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'Bachelor' alum Bekah Martinez defends breastfeeding both her infant and toddler

Martinez has been tandem breastfeeding her two children.
/ Source: TODAY

"Bachelor" alum Bekah Martinez is defending her choice to breastfeed both her children — an infant and toddler — at the same time.

Martinez, 25, is mom to Ruth, who will be 2 in February, and son, Franklin, who was born on June 19, 2020. Martinez shares her kids with boyfriend, Grayston Leonard.

Thursday, Martinez posted in her Instagram stories that her 5-month-old hadn't gained any weight between his two most recent doctor appointments, but her pediatrician assured her he was fine.

"phew today was long," she wrote, adding she had called her lactation consultant after the appointment and felt "even better" after the conversation.

"lactation support is SO important," she wrote.

One of her followers took issue with her post and sent Martinez a direct message: "Maybe because Ruth is stealing his milk."

In a screenshot, Martinez laughed about the DM and cracked a joke.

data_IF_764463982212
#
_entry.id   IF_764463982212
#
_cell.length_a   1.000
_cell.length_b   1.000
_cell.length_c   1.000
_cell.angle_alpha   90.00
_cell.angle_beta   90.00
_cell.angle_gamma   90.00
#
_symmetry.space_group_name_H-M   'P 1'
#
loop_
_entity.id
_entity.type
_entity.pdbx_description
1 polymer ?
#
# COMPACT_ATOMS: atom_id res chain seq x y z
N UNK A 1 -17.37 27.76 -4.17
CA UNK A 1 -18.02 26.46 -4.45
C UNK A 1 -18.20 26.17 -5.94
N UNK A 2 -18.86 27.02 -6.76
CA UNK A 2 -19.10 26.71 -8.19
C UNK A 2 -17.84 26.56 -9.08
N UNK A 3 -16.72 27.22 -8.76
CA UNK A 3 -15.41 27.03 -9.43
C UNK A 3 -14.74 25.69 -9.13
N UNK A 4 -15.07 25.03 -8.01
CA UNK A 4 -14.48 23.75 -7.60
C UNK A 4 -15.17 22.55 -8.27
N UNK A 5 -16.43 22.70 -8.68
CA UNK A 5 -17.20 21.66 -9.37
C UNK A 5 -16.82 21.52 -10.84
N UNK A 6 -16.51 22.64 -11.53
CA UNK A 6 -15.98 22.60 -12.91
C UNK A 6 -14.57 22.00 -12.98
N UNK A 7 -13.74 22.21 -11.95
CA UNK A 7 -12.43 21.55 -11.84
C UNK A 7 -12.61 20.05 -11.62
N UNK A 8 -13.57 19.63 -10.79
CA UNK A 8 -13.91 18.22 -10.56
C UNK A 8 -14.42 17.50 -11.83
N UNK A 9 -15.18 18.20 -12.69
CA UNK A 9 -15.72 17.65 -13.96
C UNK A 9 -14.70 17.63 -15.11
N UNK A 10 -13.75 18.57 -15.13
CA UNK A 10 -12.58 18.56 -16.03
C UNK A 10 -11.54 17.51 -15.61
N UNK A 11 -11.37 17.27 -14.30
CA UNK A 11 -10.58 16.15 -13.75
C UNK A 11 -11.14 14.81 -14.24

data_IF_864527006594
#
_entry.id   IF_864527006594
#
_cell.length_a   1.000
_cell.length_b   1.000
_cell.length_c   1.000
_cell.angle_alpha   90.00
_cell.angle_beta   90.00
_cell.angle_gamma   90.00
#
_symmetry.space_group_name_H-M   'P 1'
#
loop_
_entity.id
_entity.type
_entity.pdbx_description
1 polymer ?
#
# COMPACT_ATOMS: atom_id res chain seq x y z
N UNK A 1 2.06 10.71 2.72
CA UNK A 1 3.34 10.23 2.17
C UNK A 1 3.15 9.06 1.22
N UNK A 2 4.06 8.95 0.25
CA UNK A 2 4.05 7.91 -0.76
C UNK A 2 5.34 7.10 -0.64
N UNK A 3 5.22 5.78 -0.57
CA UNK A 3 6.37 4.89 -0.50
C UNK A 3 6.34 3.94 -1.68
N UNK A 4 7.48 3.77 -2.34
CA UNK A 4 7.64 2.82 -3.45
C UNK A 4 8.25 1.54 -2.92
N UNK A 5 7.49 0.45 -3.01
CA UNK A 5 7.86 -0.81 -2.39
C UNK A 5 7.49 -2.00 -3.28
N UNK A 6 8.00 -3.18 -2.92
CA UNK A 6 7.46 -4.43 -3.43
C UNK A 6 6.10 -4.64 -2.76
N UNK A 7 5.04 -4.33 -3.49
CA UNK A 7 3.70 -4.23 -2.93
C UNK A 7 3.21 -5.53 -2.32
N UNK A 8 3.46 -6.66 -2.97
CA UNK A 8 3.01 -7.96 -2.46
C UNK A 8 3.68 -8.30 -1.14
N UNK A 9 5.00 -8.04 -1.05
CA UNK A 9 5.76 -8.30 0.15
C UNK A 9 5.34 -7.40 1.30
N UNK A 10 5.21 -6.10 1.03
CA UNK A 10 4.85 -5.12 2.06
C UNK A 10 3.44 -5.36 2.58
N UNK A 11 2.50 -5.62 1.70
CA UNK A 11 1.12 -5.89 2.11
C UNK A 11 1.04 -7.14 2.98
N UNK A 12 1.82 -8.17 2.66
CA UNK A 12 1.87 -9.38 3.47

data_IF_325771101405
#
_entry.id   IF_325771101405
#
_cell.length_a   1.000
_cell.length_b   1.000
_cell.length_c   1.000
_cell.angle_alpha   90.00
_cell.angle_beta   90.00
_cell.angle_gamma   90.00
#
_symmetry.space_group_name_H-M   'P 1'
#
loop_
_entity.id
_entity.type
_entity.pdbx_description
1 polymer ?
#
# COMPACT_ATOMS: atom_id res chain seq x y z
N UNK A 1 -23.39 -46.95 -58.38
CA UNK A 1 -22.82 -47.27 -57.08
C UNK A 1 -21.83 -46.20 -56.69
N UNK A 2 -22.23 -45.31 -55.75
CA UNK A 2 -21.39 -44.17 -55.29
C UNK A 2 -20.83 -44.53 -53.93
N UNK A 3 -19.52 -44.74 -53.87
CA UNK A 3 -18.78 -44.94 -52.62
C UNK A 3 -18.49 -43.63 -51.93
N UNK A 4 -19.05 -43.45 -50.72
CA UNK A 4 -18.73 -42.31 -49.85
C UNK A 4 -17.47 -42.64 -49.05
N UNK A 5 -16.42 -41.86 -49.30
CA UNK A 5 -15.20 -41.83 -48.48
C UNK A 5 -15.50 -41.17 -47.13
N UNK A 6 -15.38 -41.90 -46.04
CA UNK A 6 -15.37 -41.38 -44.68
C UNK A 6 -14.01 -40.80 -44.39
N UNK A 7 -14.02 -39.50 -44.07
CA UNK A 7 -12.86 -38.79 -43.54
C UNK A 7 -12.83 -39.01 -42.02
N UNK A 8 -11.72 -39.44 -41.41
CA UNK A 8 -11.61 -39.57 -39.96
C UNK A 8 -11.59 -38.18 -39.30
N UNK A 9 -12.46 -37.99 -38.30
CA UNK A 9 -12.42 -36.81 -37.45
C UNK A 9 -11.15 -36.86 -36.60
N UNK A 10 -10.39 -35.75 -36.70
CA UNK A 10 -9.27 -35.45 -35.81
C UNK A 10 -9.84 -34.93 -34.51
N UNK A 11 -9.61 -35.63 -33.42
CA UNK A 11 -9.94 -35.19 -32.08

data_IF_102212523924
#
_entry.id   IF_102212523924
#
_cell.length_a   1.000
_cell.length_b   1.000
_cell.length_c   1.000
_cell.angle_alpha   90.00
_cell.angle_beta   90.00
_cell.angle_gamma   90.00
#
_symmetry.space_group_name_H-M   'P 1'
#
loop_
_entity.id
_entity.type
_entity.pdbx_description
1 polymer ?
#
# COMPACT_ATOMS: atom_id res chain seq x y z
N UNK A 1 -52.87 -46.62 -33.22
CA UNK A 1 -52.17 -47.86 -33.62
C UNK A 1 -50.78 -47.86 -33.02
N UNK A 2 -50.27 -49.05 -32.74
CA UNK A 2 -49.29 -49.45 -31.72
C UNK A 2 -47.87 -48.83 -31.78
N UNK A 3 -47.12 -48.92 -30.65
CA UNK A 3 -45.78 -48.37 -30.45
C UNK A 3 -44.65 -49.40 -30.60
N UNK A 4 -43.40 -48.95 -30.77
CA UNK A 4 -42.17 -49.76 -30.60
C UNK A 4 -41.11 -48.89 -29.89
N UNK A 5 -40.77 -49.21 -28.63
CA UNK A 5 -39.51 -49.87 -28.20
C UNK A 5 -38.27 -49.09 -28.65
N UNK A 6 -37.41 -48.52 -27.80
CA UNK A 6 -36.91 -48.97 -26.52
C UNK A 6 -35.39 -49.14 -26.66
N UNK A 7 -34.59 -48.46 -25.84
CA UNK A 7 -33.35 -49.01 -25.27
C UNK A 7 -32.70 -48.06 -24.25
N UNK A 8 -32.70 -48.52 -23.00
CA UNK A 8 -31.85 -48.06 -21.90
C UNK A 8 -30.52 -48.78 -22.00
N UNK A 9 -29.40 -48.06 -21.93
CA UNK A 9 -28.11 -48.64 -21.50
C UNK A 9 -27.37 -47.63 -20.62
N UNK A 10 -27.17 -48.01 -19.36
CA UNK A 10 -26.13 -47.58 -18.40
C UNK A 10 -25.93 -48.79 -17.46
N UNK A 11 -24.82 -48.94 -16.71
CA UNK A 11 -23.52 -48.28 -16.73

"omg why did i picture ruth scampering away in the night with her arms full of milk dressed like the hamburglar when i read this?" she wrote.

This isn't the first time Martinez has had to defend her breastfeeding choices on social media. In August, she posted a photo breastfeeding both her kids and got several negative replies.

“Just doin’ my mom thing,” Martinez captioned the Instagram photo.

The post received thousands of comments, with many thanking Martinez for normalizing breastfeeding. But the post also drew criticism for her parenting choice.

"Isn't she a little too big for you to be breastfeeding her..." one person asked, to which Martinez replied, "She's not too big for breastfeeding, but thanks for your concern!"

Studies have shown that breastfeeding in general is associated with greater independence and psychological adjustment in kids, Dr. Joan Meek, a clinical professor at the Florida State University College of Medicine has previously told TODAY.

The American Academy of Pediatrics recommends mothers breastfeed for the first 12 months and “thereafter for as long as mother and baby desire.” The World Health Organization recommends the practice up to age 2 “or beyond.”

“No one has established the upper limits—at which point the benefits go away,” Meek explained.

After a year, when solid foods are introduced, breastfeeding is less important from a nutritional standpoint, but “there is no psychological harm and no reason to stop,” Meek said.